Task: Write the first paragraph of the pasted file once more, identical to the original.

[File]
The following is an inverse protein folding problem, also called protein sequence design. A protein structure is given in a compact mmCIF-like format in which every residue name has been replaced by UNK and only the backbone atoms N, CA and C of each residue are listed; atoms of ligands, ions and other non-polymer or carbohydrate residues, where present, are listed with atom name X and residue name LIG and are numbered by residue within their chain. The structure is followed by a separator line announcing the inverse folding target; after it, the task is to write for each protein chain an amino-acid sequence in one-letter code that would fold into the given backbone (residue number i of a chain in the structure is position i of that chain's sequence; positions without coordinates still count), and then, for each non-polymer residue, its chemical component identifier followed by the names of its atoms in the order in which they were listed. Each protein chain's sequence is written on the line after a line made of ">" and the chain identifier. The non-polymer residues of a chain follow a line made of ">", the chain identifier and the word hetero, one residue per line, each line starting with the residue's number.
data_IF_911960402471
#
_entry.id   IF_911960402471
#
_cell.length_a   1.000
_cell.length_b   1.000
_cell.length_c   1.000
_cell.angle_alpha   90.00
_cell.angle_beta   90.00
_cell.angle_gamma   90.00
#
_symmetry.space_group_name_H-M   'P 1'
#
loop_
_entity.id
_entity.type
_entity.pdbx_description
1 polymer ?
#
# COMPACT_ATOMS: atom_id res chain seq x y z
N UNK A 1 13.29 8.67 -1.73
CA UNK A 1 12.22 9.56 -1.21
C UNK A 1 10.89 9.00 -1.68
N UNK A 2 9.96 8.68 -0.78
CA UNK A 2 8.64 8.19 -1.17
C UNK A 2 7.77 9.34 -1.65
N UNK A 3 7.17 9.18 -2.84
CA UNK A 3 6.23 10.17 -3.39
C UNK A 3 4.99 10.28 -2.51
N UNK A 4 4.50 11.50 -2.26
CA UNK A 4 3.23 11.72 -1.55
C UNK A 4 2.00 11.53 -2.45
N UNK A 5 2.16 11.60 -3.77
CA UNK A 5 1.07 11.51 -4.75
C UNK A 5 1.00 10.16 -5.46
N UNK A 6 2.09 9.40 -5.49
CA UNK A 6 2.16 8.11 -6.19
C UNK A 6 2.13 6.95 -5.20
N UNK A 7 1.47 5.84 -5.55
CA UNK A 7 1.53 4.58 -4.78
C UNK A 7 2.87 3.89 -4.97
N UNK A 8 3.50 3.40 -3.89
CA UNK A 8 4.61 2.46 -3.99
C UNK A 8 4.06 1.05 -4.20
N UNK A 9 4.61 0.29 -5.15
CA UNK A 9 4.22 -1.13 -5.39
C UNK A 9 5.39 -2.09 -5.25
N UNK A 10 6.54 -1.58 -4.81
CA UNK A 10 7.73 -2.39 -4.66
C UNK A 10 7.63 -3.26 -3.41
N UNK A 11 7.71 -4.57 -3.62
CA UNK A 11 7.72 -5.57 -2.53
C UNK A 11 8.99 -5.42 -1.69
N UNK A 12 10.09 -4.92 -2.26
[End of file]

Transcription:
The following is an inverse protein folding problem, also called protein sequence design. A protein structure is given in a compact mmCIF-like format in which every residue name has been replaced by UNK and only the backbone atoms N, CA and C of each residue are listed; atoms of ligands, ions and other non-polymer or carbohydrate residues, where present, are listed with atom name X and residue name LIG and are numbered by residue within their chain. The structure is followed by a separator line announcing the inverse folding target; after it, the task is to write for each protein chain an amino-acid sequence in one-letter code that would fold into the given backbone (residue number i of a chain in the structure is position i of that chain's sequence; positions without coordinates still count), and then, for each non-polymer residue, its chemical component identifier followed by the names of its atoms in the order in which they were listed. Each protein chain's sequence is written on the line after a line made of ">" and the chain identifier. The non-polymer residues of a chain follow a line made of ">", the chain identifier and the word hetero, one residue per line, each line starting with the residue's number.